Canine subcutaneous dirofilariosis is most commonly an asymptomatic course, but it can also result in a variety of non-specific dermal alterations (Genchi et al. 2010; Petry et al. 2015). Possible cutaneous changes are nodules, pruritus, thin and fragile skin and ocular conjunctivitis (Hargis et al. 2002; Bourdeau and Roussel 2010; Albanese et al. 2013). Typically, there are no inflammatory reactions or capsules located around the parasite, which actively moves under the connective tissue layers (Genchi and Kramer 2017). In severe infections, allergic reactions associated with microfilaria sensitisation and Wolbachia-mediated inflammatory reactions have been reported (Rocconi et al. 2012). Occasionally, D. repens may be found in the pelvic cavity and mesentery (Mircean et al. 2017).

The clinical course of canine heartworm disease is generally divided into three stages. The first stage is an infection without any or with very mild symptoms, such as exercise-induced dyspnea, occasional coughing and mild apathy. In the second stage of infection, the animals usually show a chronic cough, dyspnea, poor performance and stress intolerance, as well as a dull coat, weight loss and mild anaemia. Frequent vomiting can also occur at this stage (Boreham and Atwell 1988; Polizopoulou et al. 2000). The third stage typically follows a longer course of the disease with a large worm burden. Affected dogs present tachycardia, tachypnoea and syncopes in addition to the symptoms seen in stage two (Boreham and Atwell 1988; Polizopoulou et al. 2000).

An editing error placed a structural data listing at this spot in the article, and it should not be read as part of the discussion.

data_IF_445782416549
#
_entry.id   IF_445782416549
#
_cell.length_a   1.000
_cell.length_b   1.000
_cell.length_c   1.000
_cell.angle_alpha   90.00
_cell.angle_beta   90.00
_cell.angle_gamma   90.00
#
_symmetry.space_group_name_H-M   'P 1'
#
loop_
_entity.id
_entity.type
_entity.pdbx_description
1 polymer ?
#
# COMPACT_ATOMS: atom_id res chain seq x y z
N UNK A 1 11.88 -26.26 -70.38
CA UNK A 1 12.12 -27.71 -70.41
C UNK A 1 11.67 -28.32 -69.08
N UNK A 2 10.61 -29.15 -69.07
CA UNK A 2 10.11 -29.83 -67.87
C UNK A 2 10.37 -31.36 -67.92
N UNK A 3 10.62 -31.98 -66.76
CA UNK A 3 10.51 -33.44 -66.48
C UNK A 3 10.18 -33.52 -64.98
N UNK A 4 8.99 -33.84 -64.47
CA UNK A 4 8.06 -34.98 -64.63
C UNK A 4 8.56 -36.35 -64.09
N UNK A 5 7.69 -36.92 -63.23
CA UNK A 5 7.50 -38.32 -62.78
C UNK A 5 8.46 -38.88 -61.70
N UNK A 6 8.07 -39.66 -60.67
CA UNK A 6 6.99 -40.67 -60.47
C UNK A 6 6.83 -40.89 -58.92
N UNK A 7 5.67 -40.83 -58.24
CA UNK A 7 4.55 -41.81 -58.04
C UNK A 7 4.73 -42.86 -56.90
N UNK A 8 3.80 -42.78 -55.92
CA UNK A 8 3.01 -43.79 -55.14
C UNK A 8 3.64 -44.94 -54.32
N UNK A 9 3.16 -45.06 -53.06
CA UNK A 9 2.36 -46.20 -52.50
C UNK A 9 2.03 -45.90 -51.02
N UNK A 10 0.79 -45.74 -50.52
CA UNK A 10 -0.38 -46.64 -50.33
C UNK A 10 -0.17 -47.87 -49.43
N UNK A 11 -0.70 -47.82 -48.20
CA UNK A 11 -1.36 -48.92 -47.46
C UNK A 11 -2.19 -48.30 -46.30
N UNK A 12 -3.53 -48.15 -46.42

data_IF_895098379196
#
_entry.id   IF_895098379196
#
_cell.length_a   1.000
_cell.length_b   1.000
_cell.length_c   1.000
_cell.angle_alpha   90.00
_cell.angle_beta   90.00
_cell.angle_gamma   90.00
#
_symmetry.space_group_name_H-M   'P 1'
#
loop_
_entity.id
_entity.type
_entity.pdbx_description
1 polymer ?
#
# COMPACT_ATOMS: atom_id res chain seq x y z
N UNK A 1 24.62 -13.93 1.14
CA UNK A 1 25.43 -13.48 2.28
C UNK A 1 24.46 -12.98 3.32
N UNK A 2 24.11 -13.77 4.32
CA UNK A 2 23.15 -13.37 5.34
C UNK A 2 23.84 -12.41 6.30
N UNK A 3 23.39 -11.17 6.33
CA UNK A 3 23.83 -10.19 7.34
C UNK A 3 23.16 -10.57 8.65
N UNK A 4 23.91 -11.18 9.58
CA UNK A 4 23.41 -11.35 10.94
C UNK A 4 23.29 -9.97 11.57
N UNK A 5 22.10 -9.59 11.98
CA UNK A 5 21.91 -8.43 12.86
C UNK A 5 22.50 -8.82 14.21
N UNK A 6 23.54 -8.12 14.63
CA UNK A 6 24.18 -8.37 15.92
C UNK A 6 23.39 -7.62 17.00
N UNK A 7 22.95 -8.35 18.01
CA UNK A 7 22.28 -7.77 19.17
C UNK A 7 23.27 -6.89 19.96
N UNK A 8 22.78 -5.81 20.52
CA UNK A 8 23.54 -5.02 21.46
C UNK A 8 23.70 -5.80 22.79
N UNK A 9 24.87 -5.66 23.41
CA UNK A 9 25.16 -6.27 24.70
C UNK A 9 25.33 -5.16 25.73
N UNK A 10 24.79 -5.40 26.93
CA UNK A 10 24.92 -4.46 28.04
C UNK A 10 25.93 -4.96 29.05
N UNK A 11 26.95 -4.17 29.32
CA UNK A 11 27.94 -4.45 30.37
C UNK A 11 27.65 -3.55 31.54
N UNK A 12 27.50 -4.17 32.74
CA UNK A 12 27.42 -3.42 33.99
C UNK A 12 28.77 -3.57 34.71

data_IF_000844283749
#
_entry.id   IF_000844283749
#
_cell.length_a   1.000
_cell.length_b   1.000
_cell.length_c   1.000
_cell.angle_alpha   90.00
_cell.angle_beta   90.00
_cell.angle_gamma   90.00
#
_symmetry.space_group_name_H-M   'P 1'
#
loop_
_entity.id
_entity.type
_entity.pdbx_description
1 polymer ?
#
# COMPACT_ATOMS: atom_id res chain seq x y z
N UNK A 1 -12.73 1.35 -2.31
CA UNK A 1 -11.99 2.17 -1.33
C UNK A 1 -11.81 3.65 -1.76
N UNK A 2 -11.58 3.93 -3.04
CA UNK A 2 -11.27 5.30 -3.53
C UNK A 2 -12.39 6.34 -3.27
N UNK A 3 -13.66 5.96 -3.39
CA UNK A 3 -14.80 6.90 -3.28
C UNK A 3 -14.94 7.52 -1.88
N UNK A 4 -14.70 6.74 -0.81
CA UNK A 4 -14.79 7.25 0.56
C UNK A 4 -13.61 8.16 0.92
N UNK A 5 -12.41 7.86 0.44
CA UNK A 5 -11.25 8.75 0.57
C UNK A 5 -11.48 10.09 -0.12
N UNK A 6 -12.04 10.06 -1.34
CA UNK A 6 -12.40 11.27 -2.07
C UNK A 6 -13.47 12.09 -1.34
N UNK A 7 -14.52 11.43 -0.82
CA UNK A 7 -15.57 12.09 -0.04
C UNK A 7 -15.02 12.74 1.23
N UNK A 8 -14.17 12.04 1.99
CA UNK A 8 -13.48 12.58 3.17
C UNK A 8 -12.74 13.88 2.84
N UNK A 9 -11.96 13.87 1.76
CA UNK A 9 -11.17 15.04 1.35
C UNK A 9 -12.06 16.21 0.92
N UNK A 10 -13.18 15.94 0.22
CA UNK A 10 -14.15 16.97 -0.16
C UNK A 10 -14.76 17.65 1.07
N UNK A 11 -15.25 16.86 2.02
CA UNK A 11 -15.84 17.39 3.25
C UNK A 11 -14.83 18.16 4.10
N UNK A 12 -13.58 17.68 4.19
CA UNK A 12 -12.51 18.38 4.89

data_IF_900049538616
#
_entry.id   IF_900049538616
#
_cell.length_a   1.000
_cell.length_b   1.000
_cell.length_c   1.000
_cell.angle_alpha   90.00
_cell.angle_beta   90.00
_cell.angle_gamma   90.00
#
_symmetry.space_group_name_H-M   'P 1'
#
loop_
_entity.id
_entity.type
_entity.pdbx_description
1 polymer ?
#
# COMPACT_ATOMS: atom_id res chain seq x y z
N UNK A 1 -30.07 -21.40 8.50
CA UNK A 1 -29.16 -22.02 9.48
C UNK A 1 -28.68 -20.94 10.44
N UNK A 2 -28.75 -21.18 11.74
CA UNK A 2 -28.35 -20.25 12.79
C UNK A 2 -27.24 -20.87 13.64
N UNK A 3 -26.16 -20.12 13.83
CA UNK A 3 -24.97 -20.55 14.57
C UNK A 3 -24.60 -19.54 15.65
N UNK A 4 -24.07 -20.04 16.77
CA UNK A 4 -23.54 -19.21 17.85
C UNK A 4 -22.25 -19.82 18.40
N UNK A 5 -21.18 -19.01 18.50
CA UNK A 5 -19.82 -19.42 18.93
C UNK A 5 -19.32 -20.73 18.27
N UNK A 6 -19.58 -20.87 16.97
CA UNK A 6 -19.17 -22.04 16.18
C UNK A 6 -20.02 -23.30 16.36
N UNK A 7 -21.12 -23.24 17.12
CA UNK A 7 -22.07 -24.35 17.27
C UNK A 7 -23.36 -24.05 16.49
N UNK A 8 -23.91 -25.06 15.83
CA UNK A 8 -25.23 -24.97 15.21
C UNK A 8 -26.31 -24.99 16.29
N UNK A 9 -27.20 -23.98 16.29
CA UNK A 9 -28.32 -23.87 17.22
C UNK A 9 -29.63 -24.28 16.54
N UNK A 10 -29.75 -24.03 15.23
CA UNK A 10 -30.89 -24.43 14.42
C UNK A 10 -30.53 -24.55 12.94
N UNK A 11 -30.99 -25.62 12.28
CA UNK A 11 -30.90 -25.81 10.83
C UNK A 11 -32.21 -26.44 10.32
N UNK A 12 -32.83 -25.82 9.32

There are many different treatment protocols against micro- or macrofilariae, as well as protocols affecting all stages of D. immitis. These protocols differ in their duration, the pharmaceuticals used and the frequency of administration. As a consequence, they differ in the time, effort and costs involved and show a different risk potential for the patient. Slow kill protocols using monthly ivermectin-injections over a period of 24 months or topical application of imidacloprid and moxidectin at 30-day intervals for 10 months are in sharp contrast to short protocols, using only two melarsomine-dihydrochloride-injections 24 h apart (Venco et al. 2004; Bowman and Atkins 2009; Savadelis et al. 2017). Possible side effects during adulticidal therapy are rare and include anaphylactic shock or thromboembolism in the pulmonary arteries (Bowman and Atkins 2009). To avoid the development of such thromboembolisms, a strict limitation of movement during and several weeks after therapy is recommended (American Heartworm Society 2018). Using microfilaricidal therapy, side effects such as lethargy, vomiting, tachypnea or vasodilatation and (in rare cases) anaphylactic shock can be seen with high parasite burdens, due to the sudden death of a large number of microfilariae. In general, however, microfilaricidal treatments are well tolerated (Bowman and Atkins 2009; Deplazes et al. 2013). Surgical therapy might be considered in dogs showing severe clinical symptoms or vena cava syndrome. Adult worms are removed via the jugular vein using alligator forceps (Schnieder 2006). It is important to ensure complete and intact removal of the parasites in order to avoid an anaphylactic reaction to any remaining material (Deplazes et al. 2013). Ideally, treatment against D. immitis should affect the juvenile as well as adult stages and is used in combination or after pretreatment with doxycycline against the bacterial endosymbiont Wolbachia spp. (Deplazes et al. 2013; ESDA 2017; American Heartworm Society 2018). For the best practicability and animal owner acceptance, it should also be as simple, inexpensive and safe as possible.